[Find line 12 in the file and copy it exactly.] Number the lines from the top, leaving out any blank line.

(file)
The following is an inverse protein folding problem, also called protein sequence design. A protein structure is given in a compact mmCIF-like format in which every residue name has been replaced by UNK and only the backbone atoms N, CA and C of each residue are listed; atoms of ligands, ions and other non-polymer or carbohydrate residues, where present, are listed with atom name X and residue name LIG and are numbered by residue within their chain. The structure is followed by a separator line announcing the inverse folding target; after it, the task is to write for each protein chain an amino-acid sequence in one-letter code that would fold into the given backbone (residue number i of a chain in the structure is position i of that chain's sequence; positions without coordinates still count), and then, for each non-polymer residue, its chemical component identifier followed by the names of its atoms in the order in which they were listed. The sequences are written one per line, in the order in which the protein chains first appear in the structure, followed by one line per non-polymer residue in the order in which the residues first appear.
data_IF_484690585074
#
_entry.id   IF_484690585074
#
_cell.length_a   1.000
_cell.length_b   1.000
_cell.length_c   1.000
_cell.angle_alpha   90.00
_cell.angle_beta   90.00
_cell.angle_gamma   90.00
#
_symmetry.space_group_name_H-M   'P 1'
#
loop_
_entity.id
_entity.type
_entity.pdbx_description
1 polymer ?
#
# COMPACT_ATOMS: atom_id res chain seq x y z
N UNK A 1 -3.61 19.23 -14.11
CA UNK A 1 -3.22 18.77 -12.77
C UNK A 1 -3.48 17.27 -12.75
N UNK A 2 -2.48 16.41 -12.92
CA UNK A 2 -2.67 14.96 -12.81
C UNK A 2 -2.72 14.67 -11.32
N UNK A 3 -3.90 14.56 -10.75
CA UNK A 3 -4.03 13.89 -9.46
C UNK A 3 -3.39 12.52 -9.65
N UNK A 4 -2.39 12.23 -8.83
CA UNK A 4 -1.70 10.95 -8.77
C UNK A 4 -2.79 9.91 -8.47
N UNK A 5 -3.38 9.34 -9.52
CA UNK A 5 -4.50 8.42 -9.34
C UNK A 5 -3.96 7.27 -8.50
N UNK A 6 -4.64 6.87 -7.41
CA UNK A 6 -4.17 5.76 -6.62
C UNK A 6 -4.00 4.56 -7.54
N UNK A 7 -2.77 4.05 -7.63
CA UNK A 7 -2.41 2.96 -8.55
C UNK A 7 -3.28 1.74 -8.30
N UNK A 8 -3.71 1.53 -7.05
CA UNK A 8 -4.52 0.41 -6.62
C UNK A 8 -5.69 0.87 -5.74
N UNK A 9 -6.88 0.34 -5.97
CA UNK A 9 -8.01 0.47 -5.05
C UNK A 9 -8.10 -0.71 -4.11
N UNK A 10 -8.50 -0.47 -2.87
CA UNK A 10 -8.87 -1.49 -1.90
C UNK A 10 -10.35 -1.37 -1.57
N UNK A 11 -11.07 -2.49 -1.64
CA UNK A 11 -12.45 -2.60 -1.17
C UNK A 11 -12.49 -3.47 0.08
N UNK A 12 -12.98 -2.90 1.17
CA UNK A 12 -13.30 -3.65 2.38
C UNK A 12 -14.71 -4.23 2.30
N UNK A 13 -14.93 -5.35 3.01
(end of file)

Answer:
#